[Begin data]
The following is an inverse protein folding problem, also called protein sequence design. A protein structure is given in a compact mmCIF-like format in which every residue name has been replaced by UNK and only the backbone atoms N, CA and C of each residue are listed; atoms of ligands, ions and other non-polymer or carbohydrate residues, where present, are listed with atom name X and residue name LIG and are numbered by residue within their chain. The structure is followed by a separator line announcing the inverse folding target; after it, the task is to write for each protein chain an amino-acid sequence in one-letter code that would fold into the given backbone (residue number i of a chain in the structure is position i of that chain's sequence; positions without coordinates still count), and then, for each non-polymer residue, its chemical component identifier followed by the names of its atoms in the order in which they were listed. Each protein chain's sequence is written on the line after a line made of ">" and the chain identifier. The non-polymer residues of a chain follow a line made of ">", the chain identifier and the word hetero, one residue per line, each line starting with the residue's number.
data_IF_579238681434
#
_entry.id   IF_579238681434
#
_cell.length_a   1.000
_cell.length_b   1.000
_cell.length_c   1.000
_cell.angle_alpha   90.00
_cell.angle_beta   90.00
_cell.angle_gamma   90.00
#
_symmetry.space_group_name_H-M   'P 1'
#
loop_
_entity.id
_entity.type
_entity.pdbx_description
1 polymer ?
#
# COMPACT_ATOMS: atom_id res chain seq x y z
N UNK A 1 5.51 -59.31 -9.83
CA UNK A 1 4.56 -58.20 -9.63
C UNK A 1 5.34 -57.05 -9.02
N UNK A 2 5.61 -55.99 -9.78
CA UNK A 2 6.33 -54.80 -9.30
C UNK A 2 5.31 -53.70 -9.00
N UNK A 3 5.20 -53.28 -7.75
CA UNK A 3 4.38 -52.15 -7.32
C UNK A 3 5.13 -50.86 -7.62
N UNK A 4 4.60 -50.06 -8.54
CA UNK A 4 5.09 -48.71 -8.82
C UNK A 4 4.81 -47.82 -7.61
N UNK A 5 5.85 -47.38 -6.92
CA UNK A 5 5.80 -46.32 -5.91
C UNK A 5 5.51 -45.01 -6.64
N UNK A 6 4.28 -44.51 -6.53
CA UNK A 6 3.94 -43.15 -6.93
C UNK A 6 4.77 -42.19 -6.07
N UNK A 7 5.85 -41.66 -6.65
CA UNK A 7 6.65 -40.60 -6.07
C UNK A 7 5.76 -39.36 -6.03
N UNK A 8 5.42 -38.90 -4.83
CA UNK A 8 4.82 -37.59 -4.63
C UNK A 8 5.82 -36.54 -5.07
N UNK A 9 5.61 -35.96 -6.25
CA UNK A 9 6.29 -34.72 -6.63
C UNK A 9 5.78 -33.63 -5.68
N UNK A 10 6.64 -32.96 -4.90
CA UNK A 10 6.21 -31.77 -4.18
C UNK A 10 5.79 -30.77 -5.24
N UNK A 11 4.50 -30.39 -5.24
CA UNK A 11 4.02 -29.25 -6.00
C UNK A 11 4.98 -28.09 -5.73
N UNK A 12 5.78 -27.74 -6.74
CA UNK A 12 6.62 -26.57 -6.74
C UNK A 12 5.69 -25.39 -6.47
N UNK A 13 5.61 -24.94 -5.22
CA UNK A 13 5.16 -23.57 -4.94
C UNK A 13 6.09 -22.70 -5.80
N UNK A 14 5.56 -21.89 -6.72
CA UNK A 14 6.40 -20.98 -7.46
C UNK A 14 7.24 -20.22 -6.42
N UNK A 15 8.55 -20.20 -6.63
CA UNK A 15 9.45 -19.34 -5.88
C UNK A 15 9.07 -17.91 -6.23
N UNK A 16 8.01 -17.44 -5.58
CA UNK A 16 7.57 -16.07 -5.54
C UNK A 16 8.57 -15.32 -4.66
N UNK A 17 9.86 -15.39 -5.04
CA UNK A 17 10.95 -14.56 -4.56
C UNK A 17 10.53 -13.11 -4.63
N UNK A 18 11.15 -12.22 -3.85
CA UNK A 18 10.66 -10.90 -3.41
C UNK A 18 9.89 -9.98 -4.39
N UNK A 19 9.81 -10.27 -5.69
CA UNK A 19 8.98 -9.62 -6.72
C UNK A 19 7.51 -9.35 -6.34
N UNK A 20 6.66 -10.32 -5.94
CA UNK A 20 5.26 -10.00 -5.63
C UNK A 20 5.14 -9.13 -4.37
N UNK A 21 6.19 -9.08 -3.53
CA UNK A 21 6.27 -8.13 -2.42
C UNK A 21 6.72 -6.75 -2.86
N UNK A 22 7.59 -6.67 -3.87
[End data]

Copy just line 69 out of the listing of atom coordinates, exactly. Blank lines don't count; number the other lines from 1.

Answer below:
C UNK A 16 8.57 -15.32 -4.66